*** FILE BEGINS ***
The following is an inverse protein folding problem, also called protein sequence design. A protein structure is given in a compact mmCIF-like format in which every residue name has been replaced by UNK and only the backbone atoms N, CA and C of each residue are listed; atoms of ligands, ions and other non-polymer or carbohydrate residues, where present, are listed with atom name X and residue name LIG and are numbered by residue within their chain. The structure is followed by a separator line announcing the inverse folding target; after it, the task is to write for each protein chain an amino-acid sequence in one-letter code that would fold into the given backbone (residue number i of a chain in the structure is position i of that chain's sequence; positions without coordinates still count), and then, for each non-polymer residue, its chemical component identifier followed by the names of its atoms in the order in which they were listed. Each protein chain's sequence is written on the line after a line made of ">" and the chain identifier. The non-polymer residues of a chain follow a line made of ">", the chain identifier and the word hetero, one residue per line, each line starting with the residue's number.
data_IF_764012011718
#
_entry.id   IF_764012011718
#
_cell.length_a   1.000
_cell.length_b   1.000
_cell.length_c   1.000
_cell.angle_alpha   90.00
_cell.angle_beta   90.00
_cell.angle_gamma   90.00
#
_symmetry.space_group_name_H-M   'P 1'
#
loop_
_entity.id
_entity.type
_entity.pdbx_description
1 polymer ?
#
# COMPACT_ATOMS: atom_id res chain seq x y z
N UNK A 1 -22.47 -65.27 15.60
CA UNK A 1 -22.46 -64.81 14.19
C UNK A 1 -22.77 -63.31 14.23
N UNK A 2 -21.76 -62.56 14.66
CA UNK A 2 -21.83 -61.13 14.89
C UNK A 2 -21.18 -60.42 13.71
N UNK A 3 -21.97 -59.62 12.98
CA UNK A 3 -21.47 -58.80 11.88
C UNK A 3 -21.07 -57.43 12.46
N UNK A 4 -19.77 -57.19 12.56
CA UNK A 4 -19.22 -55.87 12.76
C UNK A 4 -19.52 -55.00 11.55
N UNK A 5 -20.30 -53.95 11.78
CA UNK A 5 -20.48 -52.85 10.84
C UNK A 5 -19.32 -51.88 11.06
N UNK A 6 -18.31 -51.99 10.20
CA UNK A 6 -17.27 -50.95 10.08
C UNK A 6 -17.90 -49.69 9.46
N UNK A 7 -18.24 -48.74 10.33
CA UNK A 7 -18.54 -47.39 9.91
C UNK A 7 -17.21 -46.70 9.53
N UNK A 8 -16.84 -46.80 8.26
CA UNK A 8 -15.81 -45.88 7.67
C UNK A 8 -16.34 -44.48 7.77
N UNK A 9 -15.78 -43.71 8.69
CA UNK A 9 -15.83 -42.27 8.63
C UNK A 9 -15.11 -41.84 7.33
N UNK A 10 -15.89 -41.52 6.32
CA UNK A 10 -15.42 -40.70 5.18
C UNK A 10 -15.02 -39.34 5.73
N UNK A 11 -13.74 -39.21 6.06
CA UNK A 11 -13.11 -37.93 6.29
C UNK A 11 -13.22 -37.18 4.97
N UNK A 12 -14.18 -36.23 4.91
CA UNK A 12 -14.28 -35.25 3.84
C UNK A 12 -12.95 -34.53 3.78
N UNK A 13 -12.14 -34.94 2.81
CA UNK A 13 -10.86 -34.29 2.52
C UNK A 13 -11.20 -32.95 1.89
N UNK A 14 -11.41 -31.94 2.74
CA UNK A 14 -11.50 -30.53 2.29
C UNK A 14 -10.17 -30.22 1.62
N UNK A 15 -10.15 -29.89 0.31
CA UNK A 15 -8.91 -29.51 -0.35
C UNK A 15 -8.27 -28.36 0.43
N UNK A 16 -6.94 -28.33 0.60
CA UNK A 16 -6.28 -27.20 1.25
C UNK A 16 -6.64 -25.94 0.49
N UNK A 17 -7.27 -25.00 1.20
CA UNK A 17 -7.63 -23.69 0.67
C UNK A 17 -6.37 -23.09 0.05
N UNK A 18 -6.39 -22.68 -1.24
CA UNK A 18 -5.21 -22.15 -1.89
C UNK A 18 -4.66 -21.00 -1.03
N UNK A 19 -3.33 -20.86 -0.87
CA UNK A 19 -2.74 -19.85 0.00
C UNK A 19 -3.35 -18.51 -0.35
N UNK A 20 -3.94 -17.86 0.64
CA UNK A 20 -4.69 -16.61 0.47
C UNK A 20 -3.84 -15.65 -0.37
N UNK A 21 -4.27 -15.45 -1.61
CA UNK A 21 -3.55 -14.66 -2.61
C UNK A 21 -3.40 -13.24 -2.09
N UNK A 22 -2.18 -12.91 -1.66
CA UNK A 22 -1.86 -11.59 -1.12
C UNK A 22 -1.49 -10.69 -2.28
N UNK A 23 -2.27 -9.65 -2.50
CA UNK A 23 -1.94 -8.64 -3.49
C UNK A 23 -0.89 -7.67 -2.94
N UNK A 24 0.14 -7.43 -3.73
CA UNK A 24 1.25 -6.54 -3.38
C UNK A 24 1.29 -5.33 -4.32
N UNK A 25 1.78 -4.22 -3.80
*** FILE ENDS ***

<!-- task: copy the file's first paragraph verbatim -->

The following is an inverse protein folding problem, also called protein sequence design. A protein structure is given in a compact mmCIF-like format in which every residue name has been replaced by UNK and only the backbone atoms N, CA and C of each residue are listed; atoms of ligands, ions and other non-polymer or carbohydrate residues, where present, are listed with atom name X and residue name LIG and are numbered by residue within their chain. The structure is followed by a separator line announcing the inverse folding target; after it, the task is to write for each protein chain an amino-acid sequence in one-letter code that would fold into the given backbone (residue number i of a chain in the structure is position i of that chain's sequence; positions without coordinates still count), and then, for each non-polymer residue, its chemical component identifier followed by the names of its atoms in the order in which they were listed. Each protein chain's sequence is written on the line after a line made of ">" and the chain identifier. The non-polymer residues of a chain follow a line made of ">", the chain identifier and the word hetero, one residue per line, each line starting with the residue's number.